Virtual money such as bitcoin poses threats - Central Bank

Central Bank official addresses first ever gathering of virtual and conventional finance

Gareth Murphy of the Central Bank speaking at Bitfin 2014  at the RDS. Photograph: Cyril Byrne

Gareth Murphy of the Central Bank speaking at Bitfin 2014 at the RDS. Photograph: Cyril Byrne

Fri, Jul 4, 2014, 11:12

Virtual cash such as bitcoin provides potential channels for tax evasion and money-laundering, the Central Bank’s director of markets supervision, Gareth Murphy, warned yesterday.

Speaking at a conference in Dublin, he urged the virtual currency industry to actively address financial authorities’ concerns “rather than playing cat-and-mouse and eventually, and inevitably, being drawn into the regulatory net”.

Mr Murphy, the Central Bank director responsible for supervising the Republic’s stockbroking and asset-management industries, was speaking at the Bitfin 2014 conference in the RDS.

He told the gathering that regulators have specific concerns about virtual currencies. These include the threat of “tax leakage” to the virtual economy. “There is a substantial threat to the country’s finances if more and more transactions for goods and services in the national economy disappear from the tax net,” he said.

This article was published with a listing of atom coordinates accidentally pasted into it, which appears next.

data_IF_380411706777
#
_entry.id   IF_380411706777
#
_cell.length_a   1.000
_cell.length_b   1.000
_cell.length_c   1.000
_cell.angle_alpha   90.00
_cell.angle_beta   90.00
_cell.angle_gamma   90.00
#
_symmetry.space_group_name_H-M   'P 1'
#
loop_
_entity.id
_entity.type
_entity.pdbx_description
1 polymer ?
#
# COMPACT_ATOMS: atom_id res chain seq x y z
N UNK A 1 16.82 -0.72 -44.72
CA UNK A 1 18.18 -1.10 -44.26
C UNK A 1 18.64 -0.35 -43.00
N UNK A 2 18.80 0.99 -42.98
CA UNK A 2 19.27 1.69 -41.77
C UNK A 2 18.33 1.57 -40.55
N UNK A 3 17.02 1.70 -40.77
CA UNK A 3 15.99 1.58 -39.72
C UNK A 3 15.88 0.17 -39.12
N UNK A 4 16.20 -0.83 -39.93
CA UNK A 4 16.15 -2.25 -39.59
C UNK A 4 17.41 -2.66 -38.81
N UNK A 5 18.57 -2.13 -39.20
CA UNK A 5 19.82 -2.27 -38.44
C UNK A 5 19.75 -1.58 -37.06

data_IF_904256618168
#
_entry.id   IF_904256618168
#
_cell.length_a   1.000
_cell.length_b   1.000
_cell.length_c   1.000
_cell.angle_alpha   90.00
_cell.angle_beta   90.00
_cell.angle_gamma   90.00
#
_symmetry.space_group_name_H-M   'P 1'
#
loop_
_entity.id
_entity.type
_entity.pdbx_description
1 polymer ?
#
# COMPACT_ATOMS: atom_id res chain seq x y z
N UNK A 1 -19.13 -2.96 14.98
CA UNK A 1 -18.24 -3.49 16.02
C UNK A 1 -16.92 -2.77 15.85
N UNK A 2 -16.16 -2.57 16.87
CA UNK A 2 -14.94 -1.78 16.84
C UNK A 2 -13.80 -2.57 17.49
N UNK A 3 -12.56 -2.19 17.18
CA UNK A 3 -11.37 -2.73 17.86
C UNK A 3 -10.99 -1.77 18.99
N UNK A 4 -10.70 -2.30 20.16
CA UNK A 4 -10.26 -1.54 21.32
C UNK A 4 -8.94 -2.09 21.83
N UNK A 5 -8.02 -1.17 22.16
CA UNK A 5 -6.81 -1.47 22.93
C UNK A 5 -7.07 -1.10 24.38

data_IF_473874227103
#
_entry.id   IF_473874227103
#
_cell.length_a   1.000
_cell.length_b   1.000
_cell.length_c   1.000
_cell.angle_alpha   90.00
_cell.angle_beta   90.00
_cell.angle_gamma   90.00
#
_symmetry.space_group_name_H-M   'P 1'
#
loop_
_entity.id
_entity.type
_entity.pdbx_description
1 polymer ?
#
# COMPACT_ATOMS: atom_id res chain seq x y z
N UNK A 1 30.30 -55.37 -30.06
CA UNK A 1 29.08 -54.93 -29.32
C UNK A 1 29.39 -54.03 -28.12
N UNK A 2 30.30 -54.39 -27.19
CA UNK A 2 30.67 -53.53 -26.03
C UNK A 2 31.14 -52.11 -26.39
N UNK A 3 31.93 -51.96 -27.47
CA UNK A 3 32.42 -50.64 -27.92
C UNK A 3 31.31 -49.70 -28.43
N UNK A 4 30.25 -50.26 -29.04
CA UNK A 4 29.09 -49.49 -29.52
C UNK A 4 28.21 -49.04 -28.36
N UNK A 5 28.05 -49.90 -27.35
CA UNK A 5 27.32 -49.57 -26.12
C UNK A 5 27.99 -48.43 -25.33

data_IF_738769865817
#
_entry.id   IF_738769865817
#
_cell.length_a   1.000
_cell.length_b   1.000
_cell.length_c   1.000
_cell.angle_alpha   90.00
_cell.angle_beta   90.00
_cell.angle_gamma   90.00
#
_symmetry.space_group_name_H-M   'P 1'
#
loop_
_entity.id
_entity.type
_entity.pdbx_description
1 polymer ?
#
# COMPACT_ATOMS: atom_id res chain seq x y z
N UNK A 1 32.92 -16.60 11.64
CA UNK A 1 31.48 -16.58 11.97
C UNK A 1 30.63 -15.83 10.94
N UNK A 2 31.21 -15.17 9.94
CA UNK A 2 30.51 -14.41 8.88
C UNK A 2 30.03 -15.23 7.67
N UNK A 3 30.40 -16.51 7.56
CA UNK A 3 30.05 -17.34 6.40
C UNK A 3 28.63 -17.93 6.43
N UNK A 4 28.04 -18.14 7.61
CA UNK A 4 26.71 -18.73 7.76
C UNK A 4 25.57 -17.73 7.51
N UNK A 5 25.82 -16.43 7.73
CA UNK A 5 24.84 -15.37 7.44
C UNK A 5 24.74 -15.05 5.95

Crime proceeds

Virtual currencies also offer a channel through which the proceeds of crime can be used to buy goods and services, something financial authorities worldwide are trying to combat through tougher anti-money-laundering laws.

Mr Murphy explained that they raise problems for exchange rate mechanisms, consumer protection and the linked area of payment and settlement systems, which are needed to ensure a safe means of completing financial transactions. The official also warned that allowing somebody other than a central bank to create money raised a potential issue of sovereignty, with clear implications for financial authorities.

He argued that legally mandated reporting of all activity in virtual currencies would be a necessary element of any regulatory regime. “Choices would have to be made in relation to who should be legally obliged to report to financial authorities,” Mr Murphy said. “That would potentially bring a whole new set of parties into the regulated net.”

Legal framework

While some existing rules could be used, he predicted that regulations based on new legal concepts, which are going to have to stand the test of time, are likely to be needed in any rulebook to cope with virtual currency. Once that rulebook is drawn up, he warned it would have to be supervised and enforced, which is likely to require extra manpower and resources: “Effective resolution relies on all of these aforementioned steps as well as potentially significant powers of intervention and the appetite to use them.”

Bitfin 2014 was the first event to involve both the virtual currency industry and conventional financial services.